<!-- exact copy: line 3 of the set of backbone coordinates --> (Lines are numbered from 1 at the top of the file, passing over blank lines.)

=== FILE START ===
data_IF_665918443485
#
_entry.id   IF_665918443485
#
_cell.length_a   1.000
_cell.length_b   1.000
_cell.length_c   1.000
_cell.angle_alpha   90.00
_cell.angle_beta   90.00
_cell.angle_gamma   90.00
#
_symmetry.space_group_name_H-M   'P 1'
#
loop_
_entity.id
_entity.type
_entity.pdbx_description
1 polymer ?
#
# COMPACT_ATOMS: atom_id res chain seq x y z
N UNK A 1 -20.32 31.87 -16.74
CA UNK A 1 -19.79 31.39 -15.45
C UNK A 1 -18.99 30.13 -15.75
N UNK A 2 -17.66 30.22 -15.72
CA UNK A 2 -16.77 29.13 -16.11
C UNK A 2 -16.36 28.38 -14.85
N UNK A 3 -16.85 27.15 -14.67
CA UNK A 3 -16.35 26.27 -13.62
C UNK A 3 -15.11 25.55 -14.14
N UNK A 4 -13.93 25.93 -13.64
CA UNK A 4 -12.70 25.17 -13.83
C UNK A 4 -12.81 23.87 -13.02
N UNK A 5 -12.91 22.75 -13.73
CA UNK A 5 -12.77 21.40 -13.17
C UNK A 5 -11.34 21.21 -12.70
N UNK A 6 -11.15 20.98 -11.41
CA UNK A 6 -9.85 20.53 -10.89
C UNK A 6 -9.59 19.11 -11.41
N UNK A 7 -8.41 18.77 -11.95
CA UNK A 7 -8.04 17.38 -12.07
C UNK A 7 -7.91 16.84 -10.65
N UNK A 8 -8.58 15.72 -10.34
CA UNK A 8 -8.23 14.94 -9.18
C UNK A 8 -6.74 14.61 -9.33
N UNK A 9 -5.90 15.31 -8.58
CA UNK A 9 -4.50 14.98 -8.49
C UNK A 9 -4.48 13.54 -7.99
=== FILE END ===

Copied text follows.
_entry.id   IF_665918443485